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Investing in 21st Century Energy Infrastructure

Apr 25, 2016
In The News

The energy sector is undergoing significant change. Some lawmakers would have you believe it’s the result of too much regulation, but that’s not the case. New technology, coupled with changes in markets, shifting consumer demand and improved efficiency, are all transforming the energy sector. It’s time Congress supports electric and gas infrastructure modernization efforts that will help further this transformation. 

Last month, the Energy Information Agency outlined some significant changes in electric generation, and they really shouldn’t surprise anyone. The report found ongoing movement toward natural gas and away from coal, oil and nuclear energy. Renewable wind and solar generation continues to increase, and it’s projected to climb this year.

Utilities all across the nation also recognize the old financial and electricity delivery model is giving way to a more complex customer relationship. Today, some customers are no longer simply receiving power — they are delivering power to the grid and taking control of their energy needs. 

The availability of improved technologies like microgrids, combined heat and power systems, energy storage and individualized energy management systems are facilitating consumers’ ability to access renewable, clean energy and lower their electricity bills. These trends are promising and are helping produce a sustainable clean energy economy. 

However, Congress must do more. We must continue making investments to support renewable energy, and we must invest in modernizing our nation’s energy infrastructure so that it supports the changing economic and environmental conditions of our times. 

Our energy infrastructure is aging. In many parts of our nation, the electric and gas infrastructure used today was built for the economy and energy sector of the 20th century. 

The gas lines that serve major metropolitan regions are old and in desperate need of replacement. Deteriorating, leaky gas pipelines are a public safety and environmental hazard, as well as wasteful and inefficient. Over the last year, we’ve witnessed both a 100,000-gallon crude oil spill onto the California coastline and a massive gas storage facility leak in Los Angeles. The leak forced thousands of people from their homes for long periods of time and released nearly 100,000 metric tons of methane into the atmosphere. 

Repair and replacement of gas pipelines is an essential and expensive undertaking, but moderate- and low-income ratepayers are not able to absorb the rate increases necessary to support this essential work. This forces many utilities to delay improvements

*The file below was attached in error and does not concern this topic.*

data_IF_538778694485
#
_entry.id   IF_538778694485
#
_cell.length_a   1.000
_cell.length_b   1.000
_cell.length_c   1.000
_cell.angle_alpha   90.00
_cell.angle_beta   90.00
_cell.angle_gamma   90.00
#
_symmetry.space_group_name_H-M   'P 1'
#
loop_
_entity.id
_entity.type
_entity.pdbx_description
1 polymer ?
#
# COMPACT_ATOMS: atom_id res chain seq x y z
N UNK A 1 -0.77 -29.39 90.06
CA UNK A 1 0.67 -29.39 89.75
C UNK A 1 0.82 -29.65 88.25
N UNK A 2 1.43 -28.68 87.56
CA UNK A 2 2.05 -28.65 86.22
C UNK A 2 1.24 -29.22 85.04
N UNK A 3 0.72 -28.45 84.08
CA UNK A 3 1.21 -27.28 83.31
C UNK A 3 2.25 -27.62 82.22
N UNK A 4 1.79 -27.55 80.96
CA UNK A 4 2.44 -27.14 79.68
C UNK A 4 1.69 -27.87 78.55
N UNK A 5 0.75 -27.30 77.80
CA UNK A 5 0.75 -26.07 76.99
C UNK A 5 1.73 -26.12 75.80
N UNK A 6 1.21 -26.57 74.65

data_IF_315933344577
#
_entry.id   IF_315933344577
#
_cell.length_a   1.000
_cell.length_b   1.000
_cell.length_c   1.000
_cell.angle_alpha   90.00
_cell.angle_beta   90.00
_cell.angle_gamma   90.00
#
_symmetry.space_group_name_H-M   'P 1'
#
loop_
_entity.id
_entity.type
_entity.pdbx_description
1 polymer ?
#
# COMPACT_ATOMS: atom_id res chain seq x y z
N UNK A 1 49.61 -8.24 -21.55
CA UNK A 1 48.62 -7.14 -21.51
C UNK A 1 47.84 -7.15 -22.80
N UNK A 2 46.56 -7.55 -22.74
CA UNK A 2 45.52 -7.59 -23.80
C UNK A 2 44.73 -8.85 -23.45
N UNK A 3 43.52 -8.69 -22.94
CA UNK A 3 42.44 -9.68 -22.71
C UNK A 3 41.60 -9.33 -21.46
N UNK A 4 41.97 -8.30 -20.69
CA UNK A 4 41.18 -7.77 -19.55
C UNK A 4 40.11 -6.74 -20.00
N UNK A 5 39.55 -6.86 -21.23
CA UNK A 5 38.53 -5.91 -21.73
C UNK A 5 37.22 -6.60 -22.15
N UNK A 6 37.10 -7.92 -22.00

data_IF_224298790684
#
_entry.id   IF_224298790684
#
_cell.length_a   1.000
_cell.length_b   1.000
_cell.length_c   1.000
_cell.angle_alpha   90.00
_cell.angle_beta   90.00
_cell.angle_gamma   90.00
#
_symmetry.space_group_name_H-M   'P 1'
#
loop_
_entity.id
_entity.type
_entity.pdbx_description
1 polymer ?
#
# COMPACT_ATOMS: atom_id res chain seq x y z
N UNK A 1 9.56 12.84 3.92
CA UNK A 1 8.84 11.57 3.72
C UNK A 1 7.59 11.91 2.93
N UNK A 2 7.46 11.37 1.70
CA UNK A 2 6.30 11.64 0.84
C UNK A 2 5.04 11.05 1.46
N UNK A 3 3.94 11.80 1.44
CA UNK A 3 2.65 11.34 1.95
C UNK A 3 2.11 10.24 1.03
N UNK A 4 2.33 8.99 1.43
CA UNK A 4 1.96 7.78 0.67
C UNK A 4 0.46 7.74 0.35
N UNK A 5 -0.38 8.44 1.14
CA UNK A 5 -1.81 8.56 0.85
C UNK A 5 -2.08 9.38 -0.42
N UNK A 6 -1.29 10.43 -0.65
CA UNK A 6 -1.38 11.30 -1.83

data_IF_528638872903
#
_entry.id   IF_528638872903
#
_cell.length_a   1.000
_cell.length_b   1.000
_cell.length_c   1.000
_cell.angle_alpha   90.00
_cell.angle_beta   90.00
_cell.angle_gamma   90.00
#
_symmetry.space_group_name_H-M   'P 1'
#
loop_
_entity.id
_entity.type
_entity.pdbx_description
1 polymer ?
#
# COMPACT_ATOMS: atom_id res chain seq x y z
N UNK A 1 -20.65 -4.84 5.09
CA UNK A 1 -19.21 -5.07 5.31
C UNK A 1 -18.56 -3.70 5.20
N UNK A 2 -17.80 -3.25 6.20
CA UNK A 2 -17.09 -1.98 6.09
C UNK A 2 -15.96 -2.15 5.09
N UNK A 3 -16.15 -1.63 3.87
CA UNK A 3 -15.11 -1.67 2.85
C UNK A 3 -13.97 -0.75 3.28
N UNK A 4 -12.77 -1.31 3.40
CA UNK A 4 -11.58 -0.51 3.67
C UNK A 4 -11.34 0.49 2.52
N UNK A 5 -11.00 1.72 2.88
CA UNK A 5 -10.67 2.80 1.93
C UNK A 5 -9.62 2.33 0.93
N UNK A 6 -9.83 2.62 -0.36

that should be made now. 

Last year, when the House Energy and Commerce Committee was developing a comprehensive energy bill, I proposed an initiative to provide economic incentives to pipeline companies to accelerate work on potentially dangerous lines and to provide assistance to ratepayers to offset higher energy bills. This program would have delivered tremendous benefits to natural gas customers and pipeline companies while improving air quality, promoting more efficient delivery of natural gas and improving safety. 

The electric grid is also extremely vulnerable, and our changing climate is exacerbating power outages. The electric infrastructure is at higher risk from storm surges and coastal inundation. Since 2011, more than 40 extreme weather events here in the U.S. have each cost at least $1 billion in damages. These events forced private and public institutions to consider options for making electricity delivery more reliable and resilient during severe storms while reducing dependence on the fuels that contribute to extreme weather events. 

Technologies are now available to do this. With modest federal investment, we could accelerate the pace of grid improvement. A perfect example of this is the Department of Energy’s recent work with the New Jersey transit system to create the NJ Transitgrid, which incorporates renewables, distributed generation and a microgrid design to assure power for NJ transit facilities during and after extreme weather events. 

As part of the larger energy bill, Democrats worked to create a grant program to support similar innovative state and local government efforts to modernize the electric grid to make it more reliable and resilient.

Unfortunately, the final Republican energy bill passed by the House was designed for the energy sector of the past. Instead of embracing new distributed and renewable technologies, cutting edge energy storage and demand response, the Republican bill subsidized the large, expensive and inflexible facilities and energy sources of the past. The final bill did not include any funding to address some of the significant energy infrastructure issues our nation is facing. 

The transformation in the energy sector is the result of many interrelated factors. Blocking regulations will not turn back this tide. Strategic investments in infrastructure will ensure we have a secure, dependable and safe energy supply for the 21st century. 

Pallone represents New Jersey’s 6th Congressional District and has served in the House since 1988. He is the ranking member on the Energy and Commerce Committee.